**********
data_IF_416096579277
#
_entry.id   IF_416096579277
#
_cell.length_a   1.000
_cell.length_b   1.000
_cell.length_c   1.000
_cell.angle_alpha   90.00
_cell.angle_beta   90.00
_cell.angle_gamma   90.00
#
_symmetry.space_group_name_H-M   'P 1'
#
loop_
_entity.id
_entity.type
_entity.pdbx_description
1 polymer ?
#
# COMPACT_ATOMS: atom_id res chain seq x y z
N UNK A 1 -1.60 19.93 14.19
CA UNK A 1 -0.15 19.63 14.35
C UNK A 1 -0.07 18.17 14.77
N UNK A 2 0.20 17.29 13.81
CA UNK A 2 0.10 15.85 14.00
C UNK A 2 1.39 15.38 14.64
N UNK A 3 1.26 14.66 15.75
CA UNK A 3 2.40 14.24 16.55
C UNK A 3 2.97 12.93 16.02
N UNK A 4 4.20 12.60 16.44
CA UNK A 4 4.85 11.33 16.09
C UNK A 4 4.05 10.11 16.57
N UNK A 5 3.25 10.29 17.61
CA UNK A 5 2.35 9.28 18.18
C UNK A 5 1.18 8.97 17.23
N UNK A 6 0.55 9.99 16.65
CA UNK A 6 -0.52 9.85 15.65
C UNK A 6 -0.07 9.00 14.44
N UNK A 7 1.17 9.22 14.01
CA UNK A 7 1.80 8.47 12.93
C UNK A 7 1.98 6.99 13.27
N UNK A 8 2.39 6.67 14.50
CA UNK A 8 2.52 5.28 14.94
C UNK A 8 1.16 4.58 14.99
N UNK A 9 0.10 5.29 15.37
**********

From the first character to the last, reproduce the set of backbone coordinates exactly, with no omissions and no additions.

data_IF_416096579277
#
_entry.id   IF_416096579277
#
_cell.length_a   1.000
_cell.length_b   1.000
_cell.length_c   1.000
_cell.angle_alpha   90.00
_cell.angle_beta   90.00
_cell.angle_gamma   90.00
#
_symmetry.space_group_name_H-M   'P 1'
#
loop_
_entity.id
_entity.type
_entity.pdbx_description
1 polymer ?
#
# COMPACT_ATOMS: atom_id res chain seq x y z
N UNK A 1 -1.60 19.93 14.19
CA UNK A 1 -0.15 19.63 14.35
C UNK A 1 -0.07 18.17 14.77
N UNK A 2 0.20 17.29 13.81
CA UNK A 2 0.10 15.85 14.00
C UNK A 2 1.39 15.38 14.64
N UNK A 3 1.26 14.66 15.75
CA UNK A 3 2.40 14.24 16.55
C UNK A 3 2.97 12.93 16.02
N UNK A 4 4.20 12.60 16.44
CA UNK A 4 4.85 11.33 16.09
C UNK A 4 4.05 10.11 16.57
N UNK A 5 3.25 10.29 17.61
CA UNK A 5 2.35 9.28 18.18
C UNK A 5 1.18 8.97 17.23
N UNK A 6 0.55 9.99 16.65
CA UNK A 6 -0.52 9.85 15.65
C UNK A 6 -0.07 9.00 14.44
N UNK A 7 1.17 9.22 14.01
CA UNK A 7 1.80 8.47 12.93
C UNK A 7 1.98 6.99 13.27
N UNK A 8 2.39 6.67 14.50
CA UNK A 8 2.52 5.28 14.94
C UNK A 8 1.16 4.58 14.99
N UNK A 9 0.10 5.29 15.37